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Painting of William of Orange atop a white horse

Nine facts you need to know about the Nine Years War

Image: William of Orange | Public Domain

Between 1688 and 1697, a fierce conflict raged around the world. It was fought on five continents, involved many of the major powers of the time and resulted in nearly 700,000 military deaths. This was the Nine Years’ War, a war which, had it gone the other way, would have changed the course of history.

Here are nine things you should know about the Nine Years’ War.

1. It was France against everyone else

King Louis XIV of France, known as the Sun King, ruled from 1643 to 1715. Louis believed in absolute rule and spent most of his reign continually pushing for greater French power and engaging the country in frequent wars. In the 1680s, Louis was at loggerheads with nearly all of Europe, particularly the powerful Leopold I, the Holy Roman Emperor.

On 27th September 1688, the war began in earnest when Louis invaded the western fringes of the Holy Roman Empire and all of his longstanding European foes rose up to oppose him. With the French on one side, against them was a coalition led by Leopold and his other major rival, William of Orange. The main members of the alliance were England, Scotland, the Dutch Republic, the Holy Roman Empire, and later Spain and Savoy.

2. The throne of England was at stake

In June 1688, a group of powerful English protestants invited William of Orange (ruler of the Dutch Republic) and his wife, Mary (daughter of the English king James II), to come and take the throne from James II.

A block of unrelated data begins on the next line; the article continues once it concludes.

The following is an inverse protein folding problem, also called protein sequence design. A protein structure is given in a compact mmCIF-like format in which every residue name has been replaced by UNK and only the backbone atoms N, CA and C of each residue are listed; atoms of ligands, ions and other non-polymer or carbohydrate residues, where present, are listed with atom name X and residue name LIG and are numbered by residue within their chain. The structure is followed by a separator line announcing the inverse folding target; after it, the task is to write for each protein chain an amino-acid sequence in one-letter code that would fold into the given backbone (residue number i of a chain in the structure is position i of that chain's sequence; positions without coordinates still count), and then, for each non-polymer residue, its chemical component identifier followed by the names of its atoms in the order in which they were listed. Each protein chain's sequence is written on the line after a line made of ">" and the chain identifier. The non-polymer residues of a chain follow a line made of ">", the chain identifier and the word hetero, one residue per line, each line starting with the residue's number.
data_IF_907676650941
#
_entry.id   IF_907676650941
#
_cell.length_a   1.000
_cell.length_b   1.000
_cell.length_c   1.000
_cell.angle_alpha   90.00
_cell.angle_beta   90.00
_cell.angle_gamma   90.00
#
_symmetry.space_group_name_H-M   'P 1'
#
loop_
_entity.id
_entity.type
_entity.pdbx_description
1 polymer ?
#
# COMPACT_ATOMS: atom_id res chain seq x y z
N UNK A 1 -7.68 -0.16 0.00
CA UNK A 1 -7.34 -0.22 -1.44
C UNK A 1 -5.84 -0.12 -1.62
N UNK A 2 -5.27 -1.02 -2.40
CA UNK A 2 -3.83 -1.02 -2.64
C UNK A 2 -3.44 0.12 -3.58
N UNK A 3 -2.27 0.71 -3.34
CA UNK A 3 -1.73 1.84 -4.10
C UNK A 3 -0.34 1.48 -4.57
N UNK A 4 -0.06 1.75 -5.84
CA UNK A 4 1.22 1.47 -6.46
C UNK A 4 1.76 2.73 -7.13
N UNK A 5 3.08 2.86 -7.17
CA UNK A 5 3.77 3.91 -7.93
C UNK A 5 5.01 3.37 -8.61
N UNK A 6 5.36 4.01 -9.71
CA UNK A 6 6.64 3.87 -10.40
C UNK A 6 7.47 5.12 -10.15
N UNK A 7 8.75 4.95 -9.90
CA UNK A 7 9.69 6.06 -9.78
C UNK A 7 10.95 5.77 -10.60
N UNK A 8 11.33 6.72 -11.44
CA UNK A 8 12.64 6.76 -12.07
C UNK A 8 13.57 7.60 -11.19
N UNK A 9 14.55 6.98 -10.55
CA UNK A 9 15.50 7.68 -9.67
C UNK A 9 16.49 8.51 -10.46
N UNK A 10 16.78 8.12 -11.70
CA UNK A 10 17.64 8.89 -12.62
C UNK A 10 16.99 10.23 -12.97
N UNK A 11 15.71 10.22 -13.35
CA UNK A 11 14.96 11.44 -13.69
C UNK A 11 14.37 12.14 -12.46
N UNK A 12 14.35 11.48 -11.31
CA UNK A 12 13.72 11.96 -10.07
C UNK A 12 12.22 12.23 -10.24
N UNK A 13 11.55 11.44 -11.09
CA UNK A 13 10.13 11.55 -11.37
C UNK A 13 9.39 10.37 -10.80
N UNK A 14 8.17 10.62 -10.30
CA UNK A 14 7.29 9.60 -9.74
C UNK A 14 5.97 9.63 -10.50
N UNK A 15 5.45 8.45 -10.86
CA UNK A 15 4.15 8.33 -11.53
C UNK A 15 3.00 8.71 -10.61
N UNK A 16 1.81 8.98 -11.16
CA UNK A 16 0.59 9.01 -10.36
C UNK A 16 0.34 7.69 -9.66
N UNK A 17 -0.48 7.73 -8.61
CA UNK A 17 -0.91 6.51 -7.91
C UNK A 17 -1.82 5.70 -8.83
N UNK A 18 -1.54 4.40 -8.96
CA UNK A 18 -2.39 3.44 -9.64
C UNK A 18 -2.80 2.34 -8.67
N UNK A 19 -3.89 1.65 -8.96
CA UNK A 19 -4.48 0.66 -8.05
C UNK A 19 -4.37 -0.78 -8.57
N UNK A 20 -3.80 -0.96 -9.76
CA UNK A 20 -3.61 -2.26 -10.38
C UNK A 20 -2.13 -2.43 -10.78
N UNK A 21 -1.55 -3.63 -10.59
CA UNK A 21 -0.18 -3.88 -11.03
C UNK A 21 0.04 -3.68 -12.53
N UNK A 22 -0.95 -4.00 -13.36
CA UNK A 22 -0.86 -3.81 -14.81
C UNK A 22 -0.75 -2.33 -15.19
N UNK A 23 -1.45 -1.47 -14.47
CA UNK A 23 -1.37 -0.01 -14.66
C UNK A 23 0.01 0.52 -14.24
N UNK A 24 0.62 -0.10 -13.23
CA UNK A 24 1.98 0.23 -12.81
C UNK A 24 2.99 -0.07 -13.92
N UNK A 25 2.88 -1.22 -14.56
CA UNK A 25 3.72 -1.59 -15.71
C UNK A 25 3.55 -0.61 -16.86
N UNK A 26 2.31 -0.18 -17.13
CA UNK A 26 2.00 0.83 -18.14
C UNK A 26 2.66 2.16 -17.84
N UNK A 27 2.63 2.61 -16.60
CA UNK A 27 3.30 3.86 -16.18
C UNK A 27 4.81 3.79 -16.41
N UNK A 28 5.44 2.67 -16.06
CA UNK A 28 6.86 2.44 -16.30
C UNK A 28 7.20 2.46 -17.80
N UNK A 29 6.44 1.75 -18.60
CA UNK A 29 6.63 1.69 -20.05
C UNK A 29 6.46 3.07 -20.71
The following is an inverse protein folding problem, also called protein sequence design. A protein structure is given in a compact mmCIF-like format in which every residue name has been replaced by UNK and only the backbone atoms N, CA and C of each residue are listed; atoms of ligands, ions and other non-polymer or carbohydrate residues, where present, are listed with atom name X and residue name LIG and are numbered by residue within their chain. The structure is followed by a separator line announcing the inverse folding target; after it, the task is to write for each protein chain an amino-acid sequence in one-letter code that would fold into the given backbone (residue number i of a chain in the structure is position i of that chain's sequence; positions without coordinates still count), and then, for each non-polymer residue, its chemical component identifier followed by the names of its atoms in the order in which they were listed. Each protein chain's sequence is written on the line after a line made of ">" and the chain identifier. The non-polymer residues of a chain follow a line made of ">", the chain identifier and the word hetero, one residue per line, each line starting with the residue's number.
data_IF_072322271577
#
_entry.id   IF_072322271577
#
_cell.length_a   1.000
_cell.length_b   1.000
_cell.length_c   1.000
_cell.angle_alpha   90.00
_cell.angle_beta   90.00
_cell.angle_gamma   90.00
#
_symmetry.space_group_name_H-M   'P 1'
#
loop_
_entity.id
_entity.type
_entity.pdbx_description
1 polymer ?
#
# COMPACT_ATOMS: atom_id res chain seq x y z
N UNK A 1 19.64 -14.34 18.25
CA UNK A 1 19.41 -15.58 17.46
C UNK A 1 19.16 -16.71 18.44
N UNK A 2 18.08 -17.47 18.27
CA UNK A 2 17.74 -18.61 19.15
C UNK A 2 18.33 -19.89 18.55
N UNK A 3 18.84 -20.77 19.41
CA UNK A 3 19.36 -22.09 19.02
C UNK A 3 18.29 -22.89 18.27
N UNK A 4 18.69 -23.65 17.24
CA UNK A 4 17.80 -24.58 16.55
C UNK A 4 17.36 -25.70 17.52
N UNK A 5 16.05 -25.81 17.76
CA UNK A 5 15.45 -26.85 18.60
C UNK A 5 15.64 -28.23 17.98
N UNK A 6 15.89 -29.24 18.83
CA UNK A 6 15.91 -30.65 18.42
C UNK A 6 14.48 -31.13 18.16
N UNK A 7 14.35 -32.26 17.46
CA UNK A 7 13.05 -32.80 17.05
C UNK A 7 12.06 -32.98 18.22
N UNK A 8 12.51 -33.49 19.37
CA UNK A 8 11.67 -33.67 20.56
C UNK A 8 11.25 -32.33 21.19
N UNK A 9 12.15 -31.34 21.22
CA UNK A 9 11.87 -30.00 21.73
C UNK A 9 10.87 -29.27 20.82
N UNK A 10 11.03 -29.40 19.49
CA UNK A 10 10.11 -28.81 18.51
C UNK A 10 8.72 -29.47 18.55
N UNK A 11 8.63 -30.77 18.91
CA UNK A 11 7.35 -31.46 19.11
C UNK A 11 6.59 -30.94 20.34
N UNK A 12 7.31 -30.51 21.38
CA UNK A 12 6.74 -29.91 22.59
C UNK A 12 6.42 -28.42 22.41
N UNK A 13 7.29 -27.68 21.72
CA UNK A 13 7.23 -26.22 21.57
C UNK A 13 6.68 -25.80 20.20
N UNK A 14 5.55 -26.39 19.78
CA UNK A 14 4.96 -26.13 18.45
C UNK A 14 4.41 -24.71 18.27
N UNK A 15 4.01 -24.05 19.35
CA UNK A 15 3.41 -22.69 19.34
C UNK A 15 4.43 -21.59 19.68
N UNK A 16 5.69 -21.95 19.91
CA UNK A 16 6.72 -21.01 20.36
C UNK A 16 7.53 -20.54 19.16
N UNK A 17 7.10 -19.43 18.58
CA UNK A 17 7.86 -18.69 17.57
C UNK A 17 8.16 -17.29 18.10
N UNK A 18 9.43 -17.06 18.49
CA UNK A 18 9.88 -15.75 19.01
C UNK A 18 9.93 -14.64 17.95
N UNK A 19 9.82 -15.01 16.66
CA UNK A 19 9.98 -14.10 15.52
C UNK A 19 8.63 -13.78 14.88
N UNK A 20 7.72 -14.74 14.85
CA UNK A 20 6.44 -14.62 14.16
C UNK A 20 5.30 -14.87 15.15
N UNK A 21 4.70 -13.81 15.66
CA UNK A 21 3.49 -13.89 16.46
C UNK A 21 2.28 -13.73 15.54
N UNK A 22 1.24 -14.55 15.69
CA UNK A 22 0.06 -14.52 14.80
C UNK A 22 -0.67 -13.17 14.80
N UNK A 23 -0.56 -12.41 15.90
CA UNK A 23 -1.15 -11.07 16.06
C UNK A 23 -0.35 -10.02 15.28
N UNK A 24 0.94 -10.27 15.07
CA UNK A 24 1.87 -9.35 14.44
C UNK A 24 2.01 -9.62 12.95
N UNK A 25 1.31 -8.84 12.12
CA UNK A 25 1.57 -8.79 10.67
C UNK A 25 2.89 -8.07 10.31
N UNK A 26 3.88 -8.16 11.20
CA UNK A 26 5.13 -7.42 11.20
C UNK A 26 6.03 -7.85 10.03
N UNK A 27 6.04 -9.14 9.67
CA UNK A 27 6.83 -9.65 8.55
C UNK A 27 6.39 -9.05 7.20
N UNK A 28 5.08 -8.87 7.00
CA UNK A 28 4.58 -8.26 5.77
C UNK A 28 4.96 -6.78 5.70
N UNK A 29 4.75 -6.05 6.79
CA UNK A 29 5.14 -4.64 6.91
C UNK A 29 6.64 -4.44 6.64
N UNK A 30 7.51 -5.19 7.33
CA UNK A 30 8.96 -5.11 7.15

Fast-forward to November of that year and William had landed in the south of England to accept the crown, with James fleeing to France. This was known as the Glorious Revolution. Aside from minor resistance from James’s supporters (known as Jacobites), William and Mary made their way from Devon to London.

In December that year, the English parliament formally declared James had abdicated when he left England. They followed this up in February 1689 with a formal decree that made William and Mary joint monarchs. On 11th April 1689, William and Mary were crowned in Westminster Abbey, with the pair ruling as the King and Queen of England, Scotland, and Ireland.

In May 1689, England, under the newly crowned King William III, declared war on France. This was inevitable, given France’s unwavering military support of James II, who was in Ireland trying to win back his kingdom.

If France, fiercely Catholic under Louis, had won the war, they would have restored their ally to the throne of England, forcing the Protestant William and Mary out. This issue of a Protestant or Catholic ruler of England was central to the war.

3. There was fierce fighting in Ireland and Scotland